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I mean I guess yes. I’m not quite helping that much. I helped with feeding and managed to get over it. Generally I managed to get over it and interact and do whatever I had to do. There was a boy once who had a thing for chewing on stuff and I let him do it with my hands for a bit but when he got to just trying to touch my phone and take it from my pocket I tried to distract him so he wouldn’t do it. It wasn’t because I was afraid he’d bite it and hurt his teeth, it was mostly because he would’ve salivated all over it, so I guess that’s an example of a negative. I was fine in hospitals but this place felt different.
(Original post by TheLostLion)
Same. I knew medicine was not for me because the sound of an ambulance terrifies me, there is something so haunting about it. The atmosphere inside of a hospital is one of stale emptiness. I suppose it all depends on what your motivations are: is your desire to help those in need greater than your discomfort?
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person42
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That is a very clever idea actually. Thanks.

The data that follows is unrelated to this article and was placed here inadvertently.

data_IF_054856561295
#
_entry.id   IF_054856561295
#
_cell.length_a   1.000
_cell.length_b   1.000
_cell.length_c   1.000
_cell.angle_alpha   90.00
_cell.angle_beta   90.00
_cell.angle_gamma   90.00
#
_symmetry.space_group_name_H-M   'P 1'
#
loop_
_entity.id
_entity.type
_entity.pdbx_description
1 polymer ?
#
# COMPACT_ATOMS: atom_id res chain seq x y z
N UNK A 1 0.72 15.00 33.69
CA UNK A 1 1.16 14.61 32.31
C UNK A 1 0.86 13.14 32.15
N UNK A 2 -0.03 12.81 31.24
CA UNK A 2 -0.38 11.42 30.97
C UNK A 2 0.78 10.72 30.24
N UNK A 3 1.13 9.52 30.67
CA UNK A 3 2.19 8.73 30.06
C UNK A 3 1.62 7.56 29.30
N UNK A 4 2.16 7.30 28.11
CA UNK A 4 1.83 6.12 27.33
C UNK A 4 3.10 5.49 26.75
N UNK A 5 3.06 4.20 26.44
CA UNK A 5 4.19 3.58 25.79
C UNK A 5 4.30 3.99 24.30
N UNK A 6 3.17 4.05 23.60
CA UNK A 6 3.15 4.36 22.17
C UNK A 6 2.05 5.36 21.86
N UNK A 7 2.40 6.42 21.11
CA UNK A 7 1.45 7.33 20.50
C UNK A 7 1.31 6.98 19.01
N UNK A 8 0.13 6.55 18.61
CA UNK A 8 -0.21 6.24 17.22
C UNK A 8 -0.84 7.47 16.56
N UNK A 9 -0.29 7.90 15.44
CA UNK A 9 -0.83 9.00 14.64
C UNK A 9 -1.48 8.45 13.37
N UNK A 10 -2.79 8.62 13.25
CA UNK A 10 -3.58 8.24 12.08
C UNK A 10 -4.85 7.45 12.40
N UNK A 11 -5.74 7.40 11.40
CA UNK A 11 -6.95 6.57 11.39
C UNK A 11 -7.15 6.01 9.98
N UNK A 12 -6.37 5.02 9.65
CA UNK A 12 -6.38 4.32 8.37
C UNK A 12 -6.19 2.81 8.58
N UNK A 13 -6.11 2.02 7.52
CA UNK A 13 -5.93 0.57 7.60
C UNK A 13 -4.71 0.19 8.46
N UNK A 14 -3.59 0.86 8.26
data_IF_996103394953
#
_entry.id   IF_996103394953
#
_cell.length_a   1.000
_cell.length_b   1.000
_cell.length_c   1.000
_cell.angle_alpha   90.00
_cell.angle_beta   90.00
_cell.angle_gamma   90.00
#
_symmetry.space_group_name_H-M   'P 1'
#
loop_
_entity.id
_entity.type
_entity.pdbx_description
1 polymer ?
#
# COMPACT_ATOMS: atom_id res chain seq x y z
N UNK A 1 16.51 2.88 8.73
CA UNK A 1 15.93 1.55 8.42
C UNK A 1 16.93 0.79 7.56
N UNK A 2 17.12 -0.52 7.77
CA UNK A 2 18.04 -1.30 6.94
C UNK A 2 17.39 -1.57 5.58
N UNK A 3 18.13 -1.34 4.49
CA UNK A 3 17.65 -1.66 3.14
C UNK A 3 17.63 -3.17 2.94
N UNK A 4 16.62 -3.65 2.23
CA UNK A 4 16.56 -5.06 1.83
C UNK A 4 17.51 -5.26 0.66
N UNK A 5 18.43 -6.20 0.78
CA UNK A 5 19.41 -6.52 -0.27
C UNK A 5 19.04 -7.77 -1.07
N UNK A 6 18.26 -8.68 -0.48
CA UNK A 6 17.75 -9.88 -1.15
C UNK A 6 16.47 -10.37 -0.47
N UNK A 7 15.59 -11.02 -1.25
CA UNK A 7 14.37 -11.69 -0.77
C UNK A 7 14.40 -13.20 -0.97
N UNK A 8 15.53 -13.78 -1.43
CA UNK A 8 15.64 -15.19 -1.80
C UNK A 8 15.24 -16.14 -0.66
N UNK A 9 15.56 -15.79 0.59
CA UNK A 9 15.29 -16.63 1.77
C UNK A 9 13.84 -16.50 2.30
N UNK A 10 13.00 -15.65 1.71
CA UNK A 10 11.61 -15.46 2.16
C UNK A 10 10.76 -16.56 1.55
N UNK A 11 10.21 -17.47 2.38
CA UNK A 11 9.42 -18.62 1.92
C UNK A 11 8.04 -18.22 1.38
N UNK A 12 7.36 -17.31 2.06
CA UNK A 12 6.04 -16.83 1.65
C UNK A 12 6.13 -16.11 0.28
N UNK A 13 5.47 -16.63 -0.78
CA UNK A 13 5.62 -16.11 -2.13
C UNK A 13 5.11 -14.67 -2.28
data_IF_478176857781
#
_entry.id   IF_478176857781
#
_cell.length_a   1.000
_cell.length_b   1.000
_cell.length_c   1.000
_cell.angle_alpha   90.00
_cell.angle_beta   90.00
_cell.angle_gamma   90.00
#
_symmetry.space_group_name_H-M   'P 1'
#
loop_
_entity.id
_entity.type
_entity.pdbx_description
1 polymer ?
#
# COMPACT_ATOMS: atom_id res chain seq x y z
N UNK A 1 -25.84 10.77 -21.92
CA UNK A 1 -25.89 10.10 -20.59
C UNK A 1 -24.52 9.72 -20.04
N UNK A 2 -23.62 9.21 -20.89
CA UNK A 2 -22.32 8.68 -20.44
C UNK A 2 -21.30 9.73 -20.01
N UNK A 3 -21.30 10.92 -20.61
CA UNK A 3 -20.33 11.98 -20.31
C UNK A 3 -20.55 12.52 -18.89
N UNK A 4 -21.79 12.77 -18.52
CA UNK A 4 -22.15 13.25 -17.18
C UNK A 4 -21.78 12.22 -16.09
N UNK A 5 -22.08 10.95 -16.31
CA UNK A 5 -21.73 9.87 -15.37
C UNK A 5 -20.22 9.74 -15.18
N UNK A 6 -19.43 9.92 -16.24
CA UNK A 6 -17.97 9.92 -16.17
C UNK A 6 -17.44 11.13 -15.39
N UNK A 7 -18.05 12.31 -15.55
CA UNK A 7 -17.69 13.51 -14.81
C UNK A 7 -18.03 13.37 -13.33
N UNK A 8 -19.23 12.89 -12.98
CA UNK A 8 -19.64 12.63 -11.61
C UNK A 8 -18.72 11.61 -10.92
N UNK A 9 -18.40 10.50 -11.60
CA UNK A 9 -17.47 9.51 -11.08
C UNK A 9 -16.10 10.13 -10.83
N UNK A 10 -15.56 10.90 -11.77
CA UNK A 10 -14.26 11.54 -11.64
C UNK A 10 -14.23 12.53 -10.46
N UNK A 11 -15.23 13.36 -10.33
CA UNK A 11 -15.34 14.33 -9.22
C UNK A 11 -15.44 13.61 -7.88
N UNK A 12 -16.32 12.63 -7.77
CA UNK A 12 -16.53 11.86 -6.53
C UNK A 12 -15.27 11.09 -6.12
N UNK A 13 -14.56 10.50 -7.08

(Original post by claireestelle)
get yourself some experience somewhere else, so you know if it's not just an isolated incident for you or if working with people with disabilities isn't something you can do.
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thatonethere
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Second the advice about gaining other experience. Ask yourself why did you react that way? It’s all well and good that you recognise this and that you may not going into working with LD however you will have many patients with learning disabilities and cognitive impairment in other specialties and at the end of the day you will need to deal with them and you have a duty to treat them with the same diligence as any other patient - do you have an offer?
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person42
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Thanks for the advice. I don’t have an offer, I’m applying this autumn. I think that, superficial as that is, it’s the smell of saliva + lack of things to say/do (which is caused by the combo of the physical and learning disability). There’s a lot of children and young people there and I’m fine around most of them, even enjoy hanging out around 2 or 3 of them, it’s just 3 that turn me away out of which one has gotten attached to me. When I brought it up with somebody I was told that given how I felt about the experience maybe medicine isn’t for me, and he might be right, I’m just trying to figure it out. There’ll be plenty of things that don’t look or smell or feel nice in the field though, but I think that if it were that alone I could deal with it with relative ease.
(Original post by thatonethere)